What Is Catatonic Schizophrenia?

Individuals that have catatonic schizophrenia¬†may not respond or reply to what’s happening around them, yet they might be aware of it all. They may also cycle between not reacting and durations of high activity, where they could act violently and get themselves in a danger . If you notice abnormal behavior in yourself or a loved one, speak to a mental health professional as soon as possible. They can assess whether those signs could indicate schizophrenia or related mental illnesses.

Hallucinations is one of the primary symptoms of schizophrenia and may include hearing voices but can also involve other senses.

Symptoms

There is no physical test for schizophrenia, however a health care provider can evaluate symptoms and illness course over six months to help ensure accurate diagnosis. There are multiple risk factors for schizophrenia including genes from one’s parents, infections in utero that disrupt normal development as well as extreme stress over prolonged periods. Furthermore, cocaine and cannabis users also stand an increased chance as these substances alter brain chemistry, increasing chances of schizophrenia development.

There is no physical test for schizophrenia, however a health care provider can evaluate symptoms and illness course over six months to help ensure accurate diagnosis. There are multiple risk factors for schizophrenia including genes from one's parents, infections in utero that disrupt normal development as well as extreme stress over prolonged periods. Furthermore, cocaine and cannabis users also stand an increased chance as these substances alter brain chemistry, increasing chances of schizophrenia development.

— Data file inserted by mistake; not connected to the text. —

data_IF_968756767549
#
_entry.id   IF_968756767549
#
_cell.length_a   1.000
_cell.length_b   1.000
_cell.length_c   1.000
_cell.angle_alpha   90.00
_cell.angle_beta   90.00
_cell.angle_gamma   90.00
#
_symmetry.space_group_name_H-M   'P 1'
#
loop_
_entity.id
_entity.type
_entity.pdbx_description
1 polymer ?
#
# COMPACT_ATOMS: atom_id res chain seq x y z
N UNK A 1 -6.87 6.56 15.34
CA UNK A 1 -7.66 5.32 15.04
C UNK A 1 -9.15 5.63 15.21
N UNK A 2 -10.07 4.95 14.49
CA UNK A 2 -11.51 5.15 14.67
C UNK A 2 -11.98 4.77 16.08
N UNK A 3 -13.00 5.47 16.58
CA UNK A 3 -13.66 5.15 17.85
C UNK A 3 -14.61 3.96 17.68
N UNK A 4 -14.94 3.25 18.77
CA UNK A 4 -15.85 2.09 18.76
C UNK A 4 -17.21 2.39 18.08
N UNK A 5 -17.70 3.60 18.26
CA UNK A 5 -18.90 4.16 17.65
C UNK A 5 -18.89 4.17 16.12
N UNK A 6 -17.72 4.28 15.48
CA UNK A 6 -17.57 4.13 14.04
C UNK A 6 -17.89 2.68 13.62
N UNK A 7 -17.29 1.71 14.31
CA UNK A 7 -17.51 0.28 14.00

An individual with schizophrenia typically displays hallucinations, delusion and disorganized thinking or speech as symptoms, as well as experiencing negative symptoms like lack of interest or motivation to start or maintain jobs or relationships. Additionally, negative symptoms may include loss of motivation to pursue hobbies or maintain friendships.

If a loved one is showing symptoms of catatonic schizophrenia, it’s essential that you remain calm and ensure they’re safe. They could become more likely to attempt self-harm or hurt others if their anxiety increases; 911 should be called immediately or the emergency services number in case they mention self-harming behaviors or express thoughts of suicide.